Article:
“Less Than Perfect” Could Have Been Much Worse

I can not believe that in my recent summary of our trip from New York to Bermuda, I forgot to mention the single most exciting moment of the entire challenging trip!!

Shortly after exiting the Gulf Stream (about 200nm offshore), I was on watch and bombing along under double-reefed main and a full jib.  The wind was aft of the beam and we were flying along at speeds between 9-12 knots.  The autopilot was driving, temperatures were up, the rain had stopped and I was enjoying our escape from the East Coast!

And then, at some point, I looked up and saw what looked like a huge (10′ plus) black log floating ahead and slightly to windward of our boat!!  There was no doubt in my mind that we were about to smash into this log at speed.  There was a slim chance that if I ran aft, disengaged the autopilot and swung the wheel hard to leeward we “might” miss the log.

So, ignoring all my safety rules like clipping into our safety lines when on deck, I sprinted aft, climbed around the wheel, and without looking forward I tried to turn the autopilot off.  Unfortunately, I hit the “on” button instead of the “off” button.  Damn, no time, I assumed we were about to suffer a massive impact and looked up…

What I saw was that the log was not actually a log,  In fact, the log was a whale.  A really really really big whale!!


I could see from its fin to its tail and that was at least 10 feet.  The whale had been sleeping on the surface and had somehow turned parallel to the boat.  As we sailed by it gently dove and as it did, the 6-foot wide tail rose slowly out of the water right next to me.  A foot from the boat at most!!  I think, had I wanted to, I could have reached out and touched it!!!

Disaster averted!!  No thanks to me…

Since arriving in Bermuda and researching Atlantic whales, I’ve become 90% sure that the whale I saw was a Fin Whale.  The Fin Whale is the second-largest species on Earth after the blue whale.[7] The largest reportedly grow to 89.6 ft long!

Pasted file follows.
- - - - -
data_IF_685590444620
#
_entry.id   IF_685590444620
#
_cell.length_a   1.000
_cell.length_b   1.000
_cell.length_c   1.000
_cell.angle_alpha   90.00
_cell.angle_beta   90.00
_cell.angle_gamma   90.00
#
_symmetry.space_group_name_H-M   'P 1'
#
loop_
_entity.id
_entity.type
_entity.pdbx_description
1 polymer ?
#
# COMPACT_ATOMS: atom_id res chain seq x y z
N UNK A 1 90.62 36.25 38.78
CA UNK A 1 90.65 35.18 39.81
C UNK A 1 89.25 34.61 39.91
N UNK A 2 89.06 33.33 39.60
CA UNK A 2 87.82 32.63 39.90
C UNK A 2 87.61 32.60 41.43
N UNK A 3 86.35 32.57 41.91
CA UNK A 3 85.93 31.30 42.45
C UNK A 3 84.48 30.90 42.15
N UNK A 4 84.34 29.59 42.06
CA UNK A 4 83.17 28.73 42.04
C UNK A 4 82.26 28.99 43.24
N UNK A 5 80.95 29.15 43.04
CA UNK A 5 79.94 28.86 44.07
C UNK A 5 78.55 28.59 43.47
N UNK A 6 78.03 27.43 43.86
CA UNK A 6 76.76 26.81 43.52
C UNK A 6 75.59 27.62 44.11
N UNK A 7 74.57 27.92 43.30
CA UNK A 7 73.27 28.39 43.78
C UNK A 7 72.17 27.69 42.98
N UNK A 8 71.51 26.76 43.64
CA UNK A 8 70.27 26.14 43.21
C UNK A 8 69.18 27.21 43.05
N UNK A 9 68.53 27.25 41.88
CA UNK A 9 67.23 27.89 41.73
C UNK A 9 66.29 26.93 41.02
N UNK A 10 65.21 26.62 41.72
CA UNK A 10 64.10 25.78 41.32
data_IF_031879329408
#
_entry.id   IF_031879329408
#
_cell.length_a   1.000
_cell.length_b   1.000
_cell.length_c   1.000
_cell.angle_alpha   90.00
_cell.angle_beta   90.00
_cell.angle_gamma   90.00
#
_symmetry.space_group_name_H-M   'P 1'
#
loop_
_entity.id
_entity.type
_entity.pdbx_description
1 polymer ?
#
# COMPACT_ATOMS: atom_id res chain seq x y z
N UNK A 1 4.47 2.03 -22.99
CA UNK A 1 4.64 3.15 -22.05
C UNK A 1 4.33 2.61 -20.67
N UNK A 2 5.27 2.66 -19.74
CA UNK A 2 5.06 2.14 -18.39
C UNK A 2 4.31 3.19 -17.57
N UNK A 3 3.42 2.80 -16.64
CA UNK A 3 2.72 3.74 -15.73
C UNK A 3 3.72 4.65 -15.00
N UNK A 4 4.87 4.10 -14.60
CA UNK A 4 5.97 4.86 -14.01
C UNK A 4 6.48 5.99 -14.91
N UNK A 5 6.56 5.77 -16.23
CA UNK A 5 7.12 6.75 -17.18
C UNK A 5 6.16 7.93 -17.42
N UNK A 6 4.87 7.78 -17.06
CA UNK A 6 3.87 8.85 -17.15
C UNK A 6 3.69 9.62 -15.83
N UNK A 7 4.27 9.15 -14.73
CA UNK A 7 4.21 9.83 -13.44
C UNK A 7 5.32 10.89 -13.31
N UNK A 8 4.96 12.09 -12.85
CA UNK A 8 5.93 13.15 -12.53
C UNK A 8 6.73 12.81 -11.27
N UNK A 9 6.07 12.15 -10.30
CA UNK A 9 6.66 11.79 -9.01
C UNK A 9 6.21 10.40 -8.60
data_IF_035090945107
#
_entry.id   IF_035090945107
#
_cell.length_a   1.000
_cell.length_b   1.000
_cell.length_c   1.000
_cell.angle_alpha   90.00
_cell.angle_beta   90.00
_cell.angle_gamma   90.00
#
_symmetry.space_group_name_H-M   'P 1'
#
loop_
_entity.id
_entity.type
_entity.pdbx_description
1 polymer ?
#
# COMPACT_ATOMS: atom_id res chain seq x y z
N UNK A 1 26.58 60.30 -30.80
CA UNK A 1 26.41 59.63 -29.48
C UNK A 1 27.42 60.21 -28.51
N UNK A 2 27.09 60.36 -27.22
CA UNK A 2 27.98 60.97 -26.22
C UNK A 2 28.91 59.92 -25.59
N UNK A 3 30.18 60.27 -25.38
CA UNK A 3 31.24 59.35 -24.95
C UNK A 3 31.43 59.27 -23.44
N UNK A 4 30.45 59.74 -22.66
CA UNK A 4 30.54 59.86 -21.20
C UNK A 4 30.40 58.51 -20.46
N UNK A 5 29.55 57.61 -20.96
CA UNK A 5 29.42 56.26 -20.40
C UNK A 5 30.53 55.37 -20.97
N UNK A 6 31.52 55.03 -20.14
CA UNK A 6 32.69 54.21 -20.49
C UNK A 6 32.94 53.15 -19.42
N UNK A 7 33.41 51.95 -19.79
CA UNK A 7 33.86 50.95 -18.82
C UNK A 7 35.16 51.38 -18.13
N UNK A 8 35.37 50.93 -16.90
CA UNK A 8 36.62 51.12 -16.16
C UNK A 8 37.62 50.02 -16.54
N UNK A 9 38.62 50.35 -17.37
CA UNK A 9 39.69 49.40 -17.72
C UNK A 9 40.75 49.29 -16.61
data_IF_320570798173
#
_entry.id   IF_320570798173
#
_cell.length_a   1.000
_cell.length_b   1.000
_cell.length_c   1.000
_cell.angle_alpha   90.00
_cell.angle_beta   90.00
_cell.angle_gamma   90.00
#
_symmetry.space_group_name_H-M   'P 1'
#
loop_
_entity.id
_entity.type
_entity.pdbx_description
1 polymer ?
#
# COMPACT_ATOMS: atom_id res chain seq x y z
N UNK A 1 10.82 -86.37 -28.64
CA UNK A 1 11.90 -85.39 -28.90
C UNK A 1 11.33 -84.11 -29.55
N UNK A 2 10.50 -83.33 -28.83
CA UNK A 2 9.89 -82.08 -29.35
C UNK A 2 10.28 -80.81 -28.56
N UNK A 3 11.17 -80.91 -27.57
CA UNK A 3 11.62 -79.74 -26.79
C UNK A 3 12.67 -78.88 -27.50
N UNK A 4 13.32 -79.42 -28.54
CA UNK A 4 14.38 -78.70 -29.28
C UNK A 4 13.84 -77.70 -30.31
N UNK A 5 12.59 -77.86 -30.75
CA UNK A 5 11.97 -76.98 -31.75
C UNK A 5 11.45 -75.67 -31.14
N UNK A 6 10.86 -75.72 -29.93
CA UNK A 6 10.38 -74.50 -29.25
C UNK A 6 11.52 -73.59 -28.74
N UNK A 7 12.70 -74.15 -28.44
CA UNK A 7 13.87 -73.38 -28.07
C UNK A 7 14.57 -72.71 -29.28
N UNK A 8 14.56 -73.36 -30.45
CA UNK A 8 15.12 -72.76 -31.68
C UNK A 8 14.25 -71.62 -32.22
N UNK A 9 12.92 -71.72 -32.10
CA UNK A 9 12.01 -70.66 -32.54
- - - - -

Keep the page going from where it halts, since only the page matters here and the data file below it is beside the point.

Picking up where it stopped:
The amazing thing is that I only saw the whale from its fin to its tail and thought it was gigantic.  Now, I’ve seen that the fin is typically only one-third of the way forward from the whales’ tail.  Two-thirds of the whale was unseen below the surface of the water.





  1. Wow! That’s actually frightening and awesome all at once. Glad you, the boat, and whale are all safe. Now for a calm Thanksgiving! 🦃🥰🦃


    Sent from my iPhone


    Liked by 1 person

  2. Wow! Six feet from a whale’s tail is way too close. How lucky. It could have easily taken out your Bimini had you side-swiped it. When I was planning my travels in South Pacific I specifically chose a time when the southern humpback whales were not there or migrating. One less thing to worry about. They’re fun to see once you get there but you don’t want them mozzng around the middle of the ocean at the same time you are. Unfortunately for you I just read the following. “*Fin whales* are found in all the oceans of the world, but their *migration patterns* are not well understood.”


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